Sonny Fulks
Sonny Fulks
Managing Editor

Sonny Fulks is a graduate of Ohio State University where he pitched four varsity seasons for the Buckeyes from 1971 through 1974. He furthered his baseball experience as a minor league umpire for seven seasons, working for the Florida State League (A), the Southern League (AA), and the American Association (AAA). He has written for numerous websites, and for the past fourteen years has served as columnist and photo editor for The Gettysburg Magazine, published by the University of Nebraska Press, in Lincoln Nebraska. His interests include history, support for amateur baseball, the outdoors, and he has dual arts degrees from Ohio State University.

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A college dorm roommate wrote to remind me that there was a time when I didn’t take such a dim view on the National Football League.  And that I had Don Meredith to thank for that.

Mike Parker, a college roommate (Ohio State University, circa 1971), wrote this week to respond to my Tuesday column about thugs like Vontaze Burfict making the National Football League an unsavory thing to watch.

“As I remember,”  he wrote. “…we used to watch Monday Night Football and you didn’t complain because you laughed at Don Meredith singing ‘Turn Out The Lights The Party’s Over’ I know we’ve all changed since 1971, but go to YouTube and watch the tape of Meredith singing again, and maybe you won’t be so grumpy.”

First, there’s no accounting for the relationships you make in a college dorm.  And how many of those guys you hoped you’d never see again back then…now make the heart grow fonder at the mention of their name.

And second, there probably aren’t that many people left that probably remember when Don Meredith, Howard Cosell, and Keith Jackson (later Frank Gifford) made their debut on Monday Night Football in the fall of 1970.  The football was OK because it beat studying.  But the trio of Gifford, Cosell, and Meredith was a whole ‘nuther kind of entertainment.  Cosell, Jackson and Gifford, when he came along, were of course broadcast professionals.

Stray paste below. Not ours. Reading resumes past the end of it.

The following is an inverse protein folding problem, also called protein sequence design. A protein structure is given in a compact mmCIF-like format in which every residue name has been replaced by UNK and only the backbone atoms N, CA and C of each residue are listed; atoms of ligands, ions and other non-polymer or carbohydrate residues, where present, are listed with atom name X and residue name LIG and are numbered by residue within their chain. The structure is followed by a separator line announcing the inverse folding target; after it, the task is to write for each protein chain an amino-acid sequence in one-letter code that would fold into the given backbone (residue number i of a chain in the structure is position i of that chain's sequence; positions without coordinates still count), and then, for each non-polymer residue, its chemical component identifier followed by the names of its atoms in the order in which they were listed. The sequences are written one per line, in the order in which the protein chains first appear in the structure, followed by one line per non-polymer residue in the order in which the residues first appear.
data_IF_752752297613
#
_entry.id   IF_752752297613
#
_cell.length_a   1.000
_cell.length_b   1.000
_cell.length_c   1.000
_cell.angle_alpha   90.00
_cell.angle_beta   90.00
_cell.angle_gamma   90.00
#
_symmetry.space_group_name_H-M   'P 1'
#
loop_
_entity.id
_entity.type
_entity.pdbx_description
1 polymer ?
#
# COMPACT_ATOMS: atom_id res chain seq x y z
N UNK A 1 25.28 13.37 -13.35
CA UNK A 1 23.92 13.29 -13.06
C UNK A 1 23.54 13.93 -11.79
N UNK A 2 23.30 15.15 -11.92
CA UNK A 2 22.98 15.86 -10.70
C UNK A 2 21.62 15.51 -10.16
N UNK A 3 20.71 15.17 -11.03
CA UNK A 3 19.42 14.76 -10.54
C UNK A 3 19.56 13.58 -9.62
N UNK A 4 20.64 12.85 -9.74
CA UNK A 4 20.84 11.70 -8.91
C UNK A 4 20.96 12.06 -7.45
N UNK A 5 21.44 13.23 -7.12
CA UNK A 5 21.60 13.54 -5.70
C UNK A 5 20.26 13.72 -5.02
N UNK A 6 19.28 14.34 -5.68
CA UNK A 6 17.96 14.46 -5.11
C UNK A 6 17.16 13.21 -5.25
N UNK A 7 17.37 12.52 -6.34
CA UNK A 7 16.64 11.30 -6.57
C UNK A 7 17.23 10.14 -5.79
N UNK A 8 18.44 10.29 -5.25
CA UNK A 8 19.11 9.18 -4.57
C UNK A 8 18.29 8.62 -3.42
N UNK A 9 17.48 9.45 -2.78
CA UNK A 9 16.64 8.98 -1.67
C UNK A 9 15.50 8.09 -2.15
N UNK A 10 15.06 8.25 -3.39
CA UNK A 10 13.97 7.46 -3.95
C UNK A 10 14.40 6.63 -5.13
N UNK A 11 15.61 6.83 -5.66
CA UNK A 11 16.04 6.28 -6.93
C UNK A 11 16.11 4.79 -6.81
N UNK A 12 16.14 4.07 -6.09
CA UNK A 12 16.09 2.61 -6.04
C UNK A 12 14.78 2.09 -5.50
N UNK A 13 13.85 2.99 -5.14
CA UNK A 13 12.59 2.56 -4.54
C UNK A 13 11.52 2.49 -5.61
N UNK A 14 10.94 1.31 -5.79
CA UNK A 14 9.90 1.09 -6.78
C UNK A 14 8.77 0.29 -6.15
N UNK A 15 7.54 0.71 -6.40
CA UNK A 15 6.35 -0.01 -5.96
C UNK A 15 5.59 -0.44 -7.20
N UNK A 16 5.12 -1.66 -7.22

Meredith, on the other hand, was a former quarterback with the Cowboys, a pretty face, and an amusing personality who frequently would sing the lyrics from the old Willie Nelson hit, “Turn Out The Lights, The Party’s Over” when the game got prematurely decided.  Cosell hung on him the nickname, ‘Dandy’ Don.

For a while “Turn Out The Lights” was a big deal.  But when Meredith left the booth after twelve years the memory faded, and when he died in December of 2010 reference to his Monday night ballad disappeared altogether.  If you never heard it, here’s what you missed (click above).

On the other hand, Turn Out The Lights was one of Nelson’s first really popular songs, originally written and published in the mid-50s, and when Nelson would be hired to play shows he always finished with it.  It became a Texas tradition, and very popular on college campuses, which is where Meredith probably first heard it as a student as SMU.  The song endured for years, even during Nelson’s down times as a song writer, publisher, and performer.

But it wasn’t until 1966 before Nelson actually recorded the song, in Nashville, and two years later it was included as the title track of the album The Party’s Over And Other Great Willie Nelson Songs.

Nelson was not a football fan, particularly, but he was amused by Meredith’s attempts to croon his song, and when Nelson re-recorded Turn Out The Lights in 1982 for his Always On My Mind album, he referenced Meredith and Monday Night Football for helping to keep the song popular and a Texas tradition.  The recording embedded here is that 1982 recording, with strings and harmonies that represented the Nashville sound of that era, if not Willie Nelson.  But it is one of the best Nelson songs, and recordings, of all time.

Mike Parker was right when he said that we all change with time.  What we remember as football in 1970 is a far cry from the National Football League today, its corporate image, and usurious pricing for tickets and paraphernalia.

But what I remember about Turn Out The Lights is still vintage Willie Nelson…and ‘Dandy’ Don.  Thanks, Mike.  It was a better day.

 

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